Key Green Transitions: How Systems Are Changing for People and Planet | 2021 WBG-IMF Spring Meetings – YouTube

World Bank

Started streaming 19 minutes ago

Everyone deserves a sustainable future. But solutions are most urgently needed in developing countries, where the investment gap is deepest and people are most disproportionately impacted by the climate crisis. Helping countries prepare for and invest in low-carbon, resilient development requires key transitions – in energy, transport, cities, and food systems – which are also key to an inclusive and effective recovery from the COVID-19 pandemic. Join us as we discuss solutions sectors, highlight key priorities for COP26, and look at what it will take to shape a resilient recovery that works for people and planet.

🗣️ Speakers – David R. Malpass, President, World Bank Group – John Kerry, United States Special Presidential Envoy for Climate @U.S. Department of State​ – Sri Mulyani Indrawati, Minister of Finance, Indonesia @Kemenkeu RI​ – Shemara Wikramanayake, Chief Executive Officer, @Macquarie Group​ – Prince William, The Duke of Cambridge @The Royal Family​ – Malik Amin Aslam, Special Assistant to the Prime Minister on Climate Change, Pakistan @GovtofPakistan​ – Damilola Ogunbiyi, CEO and Special Representative of the UN Secretary-General for Sustainable Energy for All and Co-Chair of UN-Energy – Lucy Heintz, Partner and Energy Fund Manager, Actis – Claudia Dobles Camargo, First Lady of the Republic of Costa Rica @Casa Presidencial Costa Rica​ – Yasmine Fouad, Minister of Environment, Arabic Republic of Egypt @وزارة البيئة المصرية Ministry of Environment Egypt​ – Brian Arbogast, Director of Water, Sanitation, and Hygiene, Bill & Melinda Gates Foundation @GatesFoundation​ – Gunhild Stordalen, Founder and Executive Chair, EAT – Sulton Rakhimzoda, Chairman of the Executive Committee of the International Fund for Saving Aral Sea (EC IFAS) – Agnes Kalibata, Special Envoy of the UN Secretary General for the 2021 Food Systems Summit – Alok Sharma, COP26 President – Ahmed Badr, Founder of Narratio, @Connect4Climate​ Youth Ambassador

When will we travel again? | Euronews Debates

euronews (in English)

Streamed live 83 minutes ago

The rollout of vaccines in Europe and beyond is fuelling hopes that travel and tourism can take off again soon, satisfying pent-up demand. But with so many questions remaining over the pandemic, exactly how soon that will remain uncertain.

For an industry devastated by the health crisis, and all the economic fallout that brings, the restart will not come soon enough. But will travel ever be the same again, and should it be? Countries won’t be throwing open their borders at the same time, that’s for sure. The ever-changing health crisis will dictate which destinations can open and when. And when they can be removed from travel bans imposed by other nations. What role will the vaccines play in this? Will countries only welcome back visitors when vulnerable population groups have been protected? And who will be able to cross the border and visit? Will so-called ‘vaccination passports’ become a reality? And what are the challenges around aligning national and international travel policies?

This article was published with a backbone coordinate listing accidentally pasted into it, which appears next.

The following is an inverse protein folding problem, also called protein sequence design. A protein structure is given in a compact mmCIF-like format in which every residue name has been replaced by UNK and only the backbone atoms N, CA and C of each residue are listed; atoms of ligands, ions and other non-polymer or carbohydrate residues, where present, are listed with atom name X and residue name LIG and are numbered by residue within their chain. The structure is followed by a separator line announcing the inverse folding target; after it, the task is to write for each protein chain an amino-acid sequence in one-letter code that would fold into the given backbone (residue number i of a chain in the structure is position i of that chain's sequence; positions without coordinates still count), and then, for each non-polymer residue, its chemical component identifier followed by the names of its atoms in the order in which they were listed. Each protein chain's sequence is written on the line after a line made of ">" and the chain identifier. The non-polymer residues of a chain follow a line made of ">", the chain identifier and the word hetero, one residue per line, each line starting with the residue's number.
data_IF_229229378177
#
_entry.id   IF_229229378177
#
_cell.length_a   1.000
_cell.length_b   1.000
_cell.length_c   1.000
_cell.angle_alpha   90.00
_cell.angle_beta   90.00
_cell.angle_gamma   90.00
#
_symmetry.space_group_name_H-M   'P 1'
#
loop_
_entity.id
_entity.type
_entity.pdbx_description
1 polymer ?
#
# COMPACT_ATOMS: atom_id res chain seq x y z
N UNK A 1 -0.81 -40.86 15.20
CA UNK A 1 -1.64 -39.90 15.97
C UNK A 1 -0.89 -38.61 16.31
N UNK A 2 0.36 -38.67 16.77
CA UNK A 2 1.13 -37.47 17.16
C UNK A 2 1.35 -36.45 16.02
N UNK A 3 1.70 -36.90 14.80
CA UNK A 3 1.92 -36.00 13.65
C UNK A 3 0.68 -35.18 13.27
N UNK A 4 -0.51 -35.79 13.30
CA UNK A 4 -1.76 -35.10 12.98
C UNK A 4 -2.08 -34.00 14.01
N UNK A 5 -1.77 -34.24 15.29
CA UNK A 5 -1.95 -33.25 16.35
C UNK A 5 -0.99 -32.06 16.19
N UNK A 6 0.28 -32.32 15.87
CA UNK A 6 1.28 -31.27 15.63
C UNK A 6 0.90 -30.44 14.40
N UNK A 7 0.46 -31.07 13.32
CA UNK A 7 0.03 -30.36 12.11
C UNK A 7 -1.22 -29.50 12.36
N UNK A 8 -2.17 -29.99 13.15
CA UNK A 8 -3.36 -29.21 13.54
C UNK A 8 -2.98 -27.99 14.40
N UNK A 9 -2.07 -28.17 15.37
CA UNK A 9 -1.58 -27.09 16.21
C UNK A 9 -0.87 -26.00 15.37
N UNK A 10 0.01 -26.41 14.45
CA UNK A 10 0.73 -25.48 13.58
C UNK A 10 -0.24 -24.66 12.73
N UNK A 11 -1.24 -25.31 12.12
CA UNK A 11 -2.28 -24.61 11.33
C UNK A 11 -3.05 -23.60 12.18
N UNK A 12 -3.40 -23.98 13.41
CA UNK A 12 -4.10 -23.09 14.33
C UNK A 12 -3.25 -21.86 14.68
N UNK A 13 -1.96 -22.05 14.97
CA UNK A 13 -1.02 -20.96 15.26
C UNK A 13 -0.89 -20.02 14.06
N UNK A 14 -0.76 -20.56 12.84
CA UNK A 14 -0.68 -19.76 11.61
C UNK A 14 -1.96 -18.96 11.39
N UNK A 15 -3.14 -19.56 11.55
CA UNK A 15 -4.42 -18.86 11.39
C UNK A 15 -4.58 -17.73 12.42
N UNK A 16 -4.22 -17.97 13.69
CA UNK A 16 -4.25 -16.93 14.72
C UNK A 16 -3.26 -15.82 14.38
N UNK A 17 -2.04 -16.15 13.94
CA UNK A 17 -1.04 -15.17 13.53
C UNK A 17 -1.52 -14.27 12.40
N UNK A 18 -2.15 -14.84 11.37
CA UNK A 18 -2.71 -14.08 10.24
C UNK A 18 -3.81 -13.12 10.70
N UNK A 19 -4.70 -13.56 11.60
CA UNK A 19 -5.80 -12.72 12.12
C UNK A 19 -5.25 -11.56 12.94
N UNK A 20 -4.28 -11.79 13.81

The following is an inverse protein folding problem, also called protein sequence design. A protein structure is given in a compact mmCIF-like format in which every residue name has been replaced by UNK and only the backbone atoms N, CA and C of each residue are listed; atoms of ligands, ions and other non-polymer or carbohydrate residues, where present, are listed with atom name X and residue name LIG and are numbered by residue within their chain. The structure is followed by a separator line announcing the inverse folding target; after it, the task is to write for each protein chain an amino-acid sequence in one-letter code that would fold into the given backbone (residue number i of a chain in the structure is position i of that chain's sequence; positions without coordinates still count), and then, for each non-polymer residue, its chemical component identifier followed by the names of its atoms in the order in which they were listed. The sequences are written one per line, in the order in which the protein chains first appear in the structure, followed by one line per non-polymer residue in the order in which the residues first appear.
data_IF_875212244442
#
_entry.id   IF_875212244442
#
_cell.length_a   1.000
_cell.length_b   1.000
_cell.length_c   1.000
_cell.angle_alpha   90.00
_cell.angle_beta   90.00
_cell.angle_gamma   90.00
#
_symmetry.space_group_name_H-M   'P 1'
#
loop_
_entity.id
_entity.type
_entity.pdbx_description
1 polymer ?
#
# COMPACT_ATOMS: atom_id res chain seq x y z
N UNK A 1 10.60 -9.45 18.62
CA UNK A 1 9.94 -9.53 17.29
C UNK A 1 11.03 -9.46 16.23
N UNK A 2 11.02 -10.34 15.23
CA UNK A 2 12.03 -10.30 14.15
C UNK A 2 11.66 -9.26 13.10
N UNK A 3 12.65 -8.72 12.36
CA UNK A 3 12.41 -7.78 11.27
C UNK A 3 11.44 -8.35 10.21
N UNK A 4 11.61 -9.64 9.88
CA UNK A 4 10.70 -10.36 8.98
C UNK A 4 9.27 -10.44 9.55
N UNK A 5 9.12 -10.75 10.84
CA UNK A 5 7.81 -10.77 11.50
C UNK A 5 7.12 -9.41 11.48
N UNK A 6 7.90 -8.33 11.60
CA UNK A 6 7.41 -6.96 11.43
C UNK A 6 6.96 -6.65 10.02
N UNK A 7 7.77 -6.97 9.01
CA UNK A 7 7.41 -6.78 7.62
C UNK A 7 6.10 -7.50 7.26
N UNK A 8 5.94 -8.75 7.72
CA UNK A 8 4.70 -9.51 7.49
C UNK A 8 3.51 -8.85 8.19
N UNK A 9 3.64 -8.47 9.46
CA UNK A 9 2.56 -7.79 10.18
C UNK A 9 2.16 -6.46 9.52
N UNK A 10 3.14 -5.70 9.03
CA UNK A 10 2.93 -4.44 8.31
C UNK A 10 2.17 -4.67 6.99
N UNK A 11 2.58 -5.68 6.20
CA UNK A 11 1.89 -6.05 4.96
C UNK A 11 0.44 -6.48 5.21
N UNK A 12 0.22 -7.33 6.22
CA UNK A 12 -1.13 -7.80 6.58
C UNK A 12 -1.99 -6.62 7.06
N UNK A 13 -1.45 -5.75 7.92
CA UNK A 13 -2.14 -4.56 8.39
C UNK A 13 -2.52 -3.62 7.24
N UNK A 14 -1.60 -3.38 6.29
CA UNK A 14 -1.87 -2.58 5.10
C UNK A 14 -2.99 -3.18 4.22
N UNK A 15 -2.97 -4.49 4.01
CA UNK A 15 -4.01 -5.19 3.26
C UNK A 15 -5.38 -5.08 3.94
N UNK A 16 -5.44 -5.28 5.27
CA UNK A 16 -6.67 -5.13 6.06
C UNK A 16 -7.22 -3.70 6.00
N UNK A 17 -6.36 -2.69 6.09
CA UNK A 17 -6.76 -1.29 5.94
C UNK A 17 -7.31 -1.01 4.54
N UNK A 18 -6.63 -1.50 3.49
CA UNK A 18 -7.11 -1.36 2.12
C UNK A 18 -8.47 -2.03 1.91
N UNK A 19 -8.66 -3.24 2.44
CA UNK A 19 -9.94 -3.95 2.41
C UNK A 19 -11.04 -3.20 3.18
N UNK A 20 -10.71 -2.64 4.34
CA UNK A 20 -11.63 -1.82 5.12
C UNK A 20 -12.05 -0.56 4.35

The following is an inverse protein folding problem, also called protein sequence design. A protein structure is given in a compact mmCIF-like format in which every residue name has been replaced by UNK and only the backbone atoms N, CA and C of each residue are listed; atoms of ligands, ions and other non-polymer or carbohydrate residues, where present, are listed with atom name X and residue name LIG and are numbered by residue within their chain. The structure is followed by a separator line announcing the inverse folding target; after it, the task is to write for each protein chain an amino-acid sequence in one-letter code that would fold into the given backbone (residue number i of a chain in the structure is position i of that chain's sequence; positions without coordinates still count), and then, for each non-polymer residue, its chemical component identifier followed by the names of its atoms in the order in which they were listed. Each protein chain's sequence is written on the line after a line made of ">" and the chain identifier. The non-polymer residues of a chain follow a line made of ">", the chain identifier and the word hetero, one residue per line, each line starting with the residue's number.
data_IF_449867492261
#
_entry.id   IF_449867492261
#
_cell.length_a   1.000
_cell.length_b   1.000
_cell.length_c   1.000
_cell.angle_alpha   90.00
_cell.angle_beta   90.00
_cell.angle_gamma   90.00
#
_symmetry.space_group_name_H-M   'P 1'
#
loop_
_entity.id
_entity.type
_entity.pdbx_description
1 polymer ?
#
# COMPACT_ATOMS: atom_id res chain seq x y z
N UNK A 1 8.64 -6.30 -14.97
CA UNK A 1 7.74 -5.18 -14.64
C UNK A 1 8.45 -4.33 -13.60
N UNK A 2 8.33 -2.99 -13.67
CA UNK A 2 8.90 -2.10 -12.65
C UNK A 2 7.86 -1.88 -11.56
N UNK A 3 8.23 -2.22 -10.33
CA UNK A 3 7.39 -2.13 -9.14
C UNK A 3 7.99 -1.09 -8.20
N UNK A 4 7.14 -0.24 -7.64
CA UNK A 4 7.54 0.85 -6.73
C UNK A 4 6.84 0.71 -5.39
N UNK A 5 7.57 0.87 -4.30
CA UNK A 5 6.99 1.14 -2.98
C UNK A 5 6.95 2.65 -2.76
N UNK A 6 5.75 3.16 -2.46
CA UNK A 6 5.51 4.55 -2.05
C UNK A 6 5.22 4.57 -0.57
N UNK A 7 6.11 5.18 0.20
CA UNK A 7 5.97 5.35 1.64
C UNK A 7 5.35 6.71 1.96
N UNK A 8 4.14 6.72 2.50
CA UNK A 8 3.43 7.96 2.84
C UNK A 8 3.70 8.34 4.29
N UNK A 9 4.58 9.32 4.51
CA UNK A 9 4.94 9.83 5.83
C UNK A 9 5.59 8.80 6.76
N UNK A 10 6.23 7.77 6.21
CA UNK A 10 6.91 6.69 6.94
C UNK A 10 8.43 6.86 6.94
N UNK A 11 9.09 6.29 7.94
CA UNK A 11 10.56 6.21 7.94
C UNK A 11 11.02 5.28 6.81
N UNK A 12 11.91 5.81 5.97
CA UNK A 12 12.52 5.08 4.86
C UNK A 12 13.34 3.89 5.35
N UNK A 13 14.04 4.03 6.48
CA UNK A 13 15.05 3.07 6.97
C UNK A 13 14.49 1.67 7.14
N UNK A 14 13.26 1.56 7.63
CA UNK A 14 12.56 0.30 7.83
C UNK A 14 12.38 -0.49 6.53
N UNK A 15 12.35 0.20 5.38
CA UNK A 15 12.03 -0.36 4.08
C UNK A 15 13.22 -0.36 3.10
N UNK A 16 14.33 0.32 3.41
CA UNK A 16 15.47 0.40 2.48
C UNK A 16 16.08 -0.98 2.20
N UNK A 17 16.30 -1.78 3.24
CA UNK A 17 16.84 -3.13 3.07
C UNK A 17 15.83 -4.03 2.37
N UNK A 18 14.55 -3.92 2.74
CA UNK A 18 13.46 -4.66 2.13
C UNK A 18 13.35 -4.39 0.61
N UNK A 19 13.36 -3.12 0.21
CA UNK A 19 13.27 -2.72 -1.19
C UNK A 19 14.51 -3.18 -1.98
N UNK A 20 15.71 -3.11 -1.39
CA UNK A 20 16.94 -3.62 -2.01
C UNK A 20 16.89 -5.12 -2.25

Could domestic tourism benefit from this continuing uncertainty? Will home-grown attractions be the first to see new life, compared to the short and long-haul leisure markets? When overseas travel does return, what will the journey look like? Are pandemic safety measures adopted by airports and airlines here to stay for the long term? How much more of a role will technology have in the future of travel? And will it cost us more to get on the move again?

What about destinations? How are they adapting, as they look to win back lost revenues? What will they need to do to win back visitors in the short and long term, some of whom may face huge demands when it comes to reassurance? What does this mean for branding and communications?

The pandemic has changed us all, which may well determine consumer behaviour in a post-Covid world. There is much talk of the emergence of the conscious traveller, keen to have unique and authentic experiences while making a positive mark on the planet. What kind of new trends and desires will we see? Or will travellers go back to their old ways?

Travellers will be increasingly likely to expect greater flexibility from airlines and tourism providers when it comes to planning their trips. What kind of demand are companies and booking platforms already seeing? And what are consumers telling them? What are they looking for?

Many travel and tourism commentators advocate that the pandemic has presented a huge opportunity for positive change in the sectors, a chance to build back better, with sustainability front and centre. What now for the future of these hugely important economic sectors?

SPEAKERS: David Goodger, Managing Director, EMEA, Tourism Economics Gloria Guevara Manzo, President & CEO, World Travel & Tourism Council Maria Elena Rossi, Marketing and Promotion Director; Agenzia Nationale del Turismo (ENIT), Italy Chris L. Thompson, CEO, Brand USA Andrew Van Der Feltz, Senior Director, Business Development, Expedia Group Media Solutions